Case Study 2 – Linda Linda is a 14 year old girl, who is in respite care. In my role as a carer I have observed that she was previously an outgoing and bubbly girl who mixed well but now appears quiet and withdrawn. I have been told by another resident who Linda confided in, that she was being bullied at school and not eating because of being called fat. This concerns me, as I have noticed Linda seems to have lost a considerable amount of weight. For this assignment I will need to identify who I need to communicate with regarding my concerns, recognise Linda’s physical, intellectual, emotional and social needs and then explain how I would use my interpersonal skills in doing this. I will obtain my information from books and the internet. …show more content…
I would also have to explain to the informant that their information will have to be passed on in confidence, in order for Linda to receive some help. The information would be shared with the multi-disciplinary team, which in respite care could include the family doctor, public health nurse, social worker and clinical psychologist. They would discuss the best possible ways in which to approach and treat Linda’s problems involving her family and also liaising with her school. Identify Linda’s individual needs in this situation, particularly in relation to the physical, intellectual, emotional and social well being of Linda Physical Linda will be experiencing the physical changes to her body that occur during puberty. Following the start of menstruation, her height and weight would increase as well as her body fat. Her hips would widen and her breasts would develop. Pubic and underarm hair grows and spots sometimes appear as the skin becomes oilier. Many adolescents dislike the changes that occur to their bodies, especially the weight gain (raising children, 2011). Through being bullied and told that she was fat, Linda would have lost sight of her positive qualities and have a low self-image. By being unhappy and stressed she would also be more prone to eating disorders (kolodny,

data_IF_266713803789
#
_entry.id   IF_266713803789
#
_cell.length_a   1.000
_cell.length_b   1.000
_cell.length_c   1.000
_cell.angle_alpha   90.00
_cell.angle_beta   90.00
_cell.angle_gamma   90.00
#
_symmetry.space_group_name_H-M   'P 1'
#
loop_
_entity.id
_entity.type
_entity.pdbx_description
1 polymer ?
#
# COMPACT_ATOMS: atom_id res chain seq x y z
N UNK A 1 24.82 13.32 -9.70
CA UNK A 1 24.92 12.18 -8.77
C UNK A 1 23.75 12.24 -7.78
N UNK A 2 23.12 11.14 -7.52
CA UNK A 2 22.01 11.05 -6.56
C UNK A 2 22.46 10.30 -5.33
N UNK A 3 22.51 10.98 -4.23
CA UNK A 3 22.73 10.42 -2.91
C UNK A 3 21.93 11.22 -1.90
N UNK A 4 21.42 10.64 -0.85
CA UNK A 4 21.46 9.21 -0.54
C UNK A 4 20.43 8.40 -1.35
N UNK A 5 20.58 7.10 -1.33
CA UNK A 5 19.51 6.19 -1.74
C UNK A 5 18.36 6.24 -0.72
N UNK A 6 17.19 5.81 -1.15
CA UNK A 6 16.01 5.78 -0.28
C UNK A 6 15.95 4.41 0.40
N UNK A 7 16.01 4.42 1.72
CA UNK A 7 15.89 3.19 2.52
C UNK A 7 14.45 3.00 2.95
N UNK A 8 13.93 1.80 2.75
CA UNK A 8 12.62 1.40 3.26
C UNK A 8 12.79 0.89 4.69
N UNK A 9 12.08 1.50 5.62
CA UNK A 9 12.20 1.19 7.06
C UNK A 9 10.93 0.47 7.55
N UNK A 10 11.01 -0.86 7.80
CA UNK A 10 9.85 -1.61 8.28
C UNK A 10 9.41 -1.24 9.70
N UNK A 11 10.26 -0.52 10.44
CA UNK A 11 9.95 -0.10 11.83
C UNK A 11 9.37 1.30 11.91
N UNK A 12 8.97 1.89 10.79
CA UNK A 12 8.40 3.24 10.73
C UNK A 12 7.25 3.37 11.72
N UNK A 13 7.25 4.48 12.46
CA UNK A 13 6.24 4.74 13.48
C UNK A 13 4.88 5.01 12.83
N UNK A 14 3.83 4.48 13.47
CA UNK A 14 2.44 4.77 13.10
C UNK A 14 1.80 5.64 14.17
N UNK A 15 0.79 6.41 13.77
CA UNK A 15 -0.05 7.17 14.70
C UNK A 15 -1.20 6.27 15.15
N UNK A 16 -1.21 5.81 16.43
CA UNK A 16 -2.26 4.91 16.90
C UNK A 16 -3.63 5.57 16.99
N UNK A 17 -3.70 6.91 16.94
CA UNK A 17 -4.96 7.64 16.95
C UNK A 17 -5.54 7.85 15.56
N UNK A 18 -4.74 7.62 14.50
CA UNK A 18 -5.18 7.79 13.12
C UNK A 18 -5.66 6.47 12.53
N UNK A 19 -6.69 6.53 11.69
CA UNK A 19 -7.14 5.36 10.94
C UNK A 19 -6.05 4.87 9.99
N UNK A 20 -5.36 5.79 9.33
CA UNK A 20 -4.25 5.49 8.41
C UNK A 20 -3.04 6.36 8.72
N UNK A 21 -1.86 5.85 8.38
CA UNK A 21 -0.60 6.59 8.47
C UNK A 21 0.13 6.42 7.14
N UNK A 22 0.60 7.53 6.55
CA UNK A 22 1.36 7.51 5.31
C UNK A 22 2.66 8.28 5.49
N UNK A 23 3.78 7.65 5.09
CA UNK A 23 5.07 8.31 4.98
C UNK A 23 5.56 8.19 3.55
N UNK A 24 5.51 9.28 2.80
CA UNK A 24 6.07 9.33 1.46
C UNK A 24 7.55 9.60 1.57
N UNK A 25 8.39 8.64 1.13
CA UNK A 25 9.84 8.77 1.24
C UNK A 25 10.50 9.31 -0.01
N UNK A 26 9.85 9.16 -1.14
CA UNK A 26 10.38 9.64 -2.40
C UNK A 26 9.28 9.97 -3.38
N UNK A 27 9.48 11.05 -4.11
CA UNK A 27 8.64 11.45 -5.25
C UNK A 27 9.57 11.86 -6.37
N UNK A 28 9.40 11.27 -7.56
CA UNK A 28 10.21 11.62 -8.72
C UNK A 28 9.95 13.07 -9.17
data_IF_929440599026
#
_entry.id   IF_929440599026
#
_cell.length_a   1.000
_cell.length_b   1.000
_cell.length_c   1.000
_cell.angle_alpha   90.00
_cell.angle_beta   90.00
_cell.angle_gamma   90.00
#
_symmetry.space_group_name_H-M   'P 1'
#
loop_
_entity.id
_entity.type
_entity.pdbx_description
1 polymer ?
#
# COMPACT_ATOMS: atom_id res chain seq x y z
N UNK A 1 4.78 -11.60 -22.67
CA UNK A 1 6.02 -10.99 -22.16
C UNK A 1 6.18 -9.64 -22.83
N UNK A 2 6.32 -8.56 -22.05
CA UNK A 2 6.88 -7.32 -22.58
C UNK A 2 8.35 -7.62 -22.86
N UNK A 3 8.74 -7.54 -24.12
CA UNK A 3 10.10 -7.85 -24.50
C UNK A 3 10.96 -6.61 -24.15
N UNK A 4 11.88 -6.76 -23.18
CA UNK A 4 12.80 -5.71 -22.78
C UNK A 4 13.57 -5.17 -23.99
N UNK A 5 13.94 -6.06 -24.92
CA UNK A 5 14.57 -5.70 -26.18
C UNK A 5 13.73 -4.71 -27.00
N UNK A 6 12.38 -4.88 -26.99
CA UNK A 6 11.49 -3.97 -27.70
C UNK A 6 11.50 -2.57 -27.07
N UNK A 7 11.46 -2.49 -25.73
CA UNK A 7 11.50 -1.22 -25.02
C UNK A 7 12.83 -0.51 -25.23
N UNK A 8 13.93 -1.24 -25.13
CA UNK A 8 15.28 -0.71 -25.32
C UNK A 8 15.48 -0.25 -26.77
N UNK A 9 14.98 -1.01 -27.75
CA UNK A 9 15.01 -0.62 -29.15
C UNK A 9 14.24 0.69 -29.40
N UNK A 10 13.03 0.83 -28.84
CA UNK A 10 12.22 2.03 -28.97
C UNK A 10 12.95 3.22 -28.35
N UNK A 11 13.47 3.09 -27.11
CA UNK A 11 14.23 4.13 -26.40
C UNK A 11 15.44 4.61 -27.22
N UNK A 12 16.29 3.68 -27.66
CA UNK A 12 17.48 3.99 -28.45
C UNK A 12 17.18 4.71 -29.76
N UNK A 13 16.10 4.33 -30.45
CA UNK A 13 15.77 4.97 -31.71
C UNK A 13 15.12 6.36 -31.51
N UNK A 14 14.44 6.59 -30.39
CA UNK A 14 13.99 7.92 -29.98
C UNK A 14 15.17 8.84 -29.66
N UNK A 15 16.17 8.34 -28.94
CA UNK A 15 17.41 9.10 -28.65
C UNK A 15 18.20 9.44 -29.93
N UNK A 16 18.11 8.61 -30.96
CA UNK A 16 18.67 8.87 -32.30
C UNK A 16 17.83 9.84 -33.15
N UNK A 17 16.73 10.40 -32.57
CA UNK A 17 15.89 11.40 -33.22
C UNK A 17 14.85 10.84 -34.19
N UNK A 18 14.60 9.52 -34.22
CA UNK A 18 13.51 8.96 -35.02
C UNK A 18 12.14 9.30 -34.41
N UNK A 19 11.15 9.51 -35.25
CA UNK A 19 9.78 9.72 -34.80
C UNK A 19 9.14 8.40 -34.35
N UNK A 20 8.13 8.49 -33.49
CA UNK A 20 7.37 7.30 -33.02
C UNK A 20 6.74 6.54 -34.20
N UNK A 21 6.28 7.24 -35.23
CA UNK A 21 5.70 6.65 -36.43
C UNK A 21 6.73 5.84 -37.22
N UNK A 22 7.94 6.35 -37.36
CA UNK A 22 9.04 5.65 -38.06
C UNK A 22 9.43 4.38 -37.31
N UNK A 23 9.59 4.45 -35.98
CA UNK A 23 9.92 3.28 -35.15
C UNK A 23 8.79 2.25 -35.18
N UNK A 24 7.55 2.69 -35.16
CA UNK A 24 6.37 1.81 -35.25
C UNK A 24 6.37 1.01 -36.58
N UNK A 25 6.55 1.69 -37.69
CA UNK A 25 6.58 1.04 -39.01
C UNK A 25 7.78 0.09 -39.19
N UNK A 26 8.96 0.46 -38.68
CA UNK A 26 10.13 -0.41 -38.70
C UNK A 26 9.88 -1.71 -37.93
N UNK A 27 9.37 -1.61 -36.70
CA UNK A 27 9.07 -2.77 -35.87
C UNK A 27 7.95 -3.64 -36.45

Health Care workers are constantly faced with legal and ethical issues every day during the course of their work. It is important that the health care workers have a clear understanding of these legal and ethical issues that they will face (1). In the case study analysed key legal and ethical issues arise during the initial decision-making of the incident, when the second ambulance crew arrived, throughout the treatment and during the transfer of patient to the hospital. The ethical issues in this case can be described as what the paramedic believes is the right thing to do for the patient and the legal issues control what the law describes that the paramedic should do in this situation (2, 3). It is therefore important that paramedics also
Through the utilisation of the accompanying text, I aim to discuss and reflect upon one person’s care, to which I have had previous involvement. Using the perspectives set out by Chapelhow et al (2005), I aim to gain a broader outlook on what is expected of me as a Student Nurse. Chapelhow et al (2005) has identified six skills that they feel are required of every Health Care Practitioner. These skills are defined as ‘enablers’ as they are fundamental skills that provide the means for expert professional practice (Chapelhow et al 2005). Although there are six skills outlined, I will only be using two of them to analyse the care I provided. I have chosen to use communication and risk management as my two enablers.
Ms. Apple is a 45 year old African American woman who has been a widow for about 4 years. Ms. Apple has three children, whose ages range from 5-12 years old. Ms. Apple has been struggling to keep her family afloat since the death of her husband. Ms. Apple convinced herself that she would not require the extra assistance. However, she realized in attempting to provide alone has not only become very strenuous, but also quite costly. Expenses have become overwhelming for Ms. Apple to maintain, since her husband took care of the finances and was the breadwinner for the family. Ms. Apple has minimal education as she is able to read and write at grade school level. Ms. Apple also has never been employed as she was a home maker. At this point, Ms. Apple is in need of financial assistance to provide for her family. In this paper, I will address how the following concepts would handle the need of Ms. Apple, according to the Elizabethan poor laws of 1601, the Charity Organization,, societies, and the position of an Institutional and Residual Worker.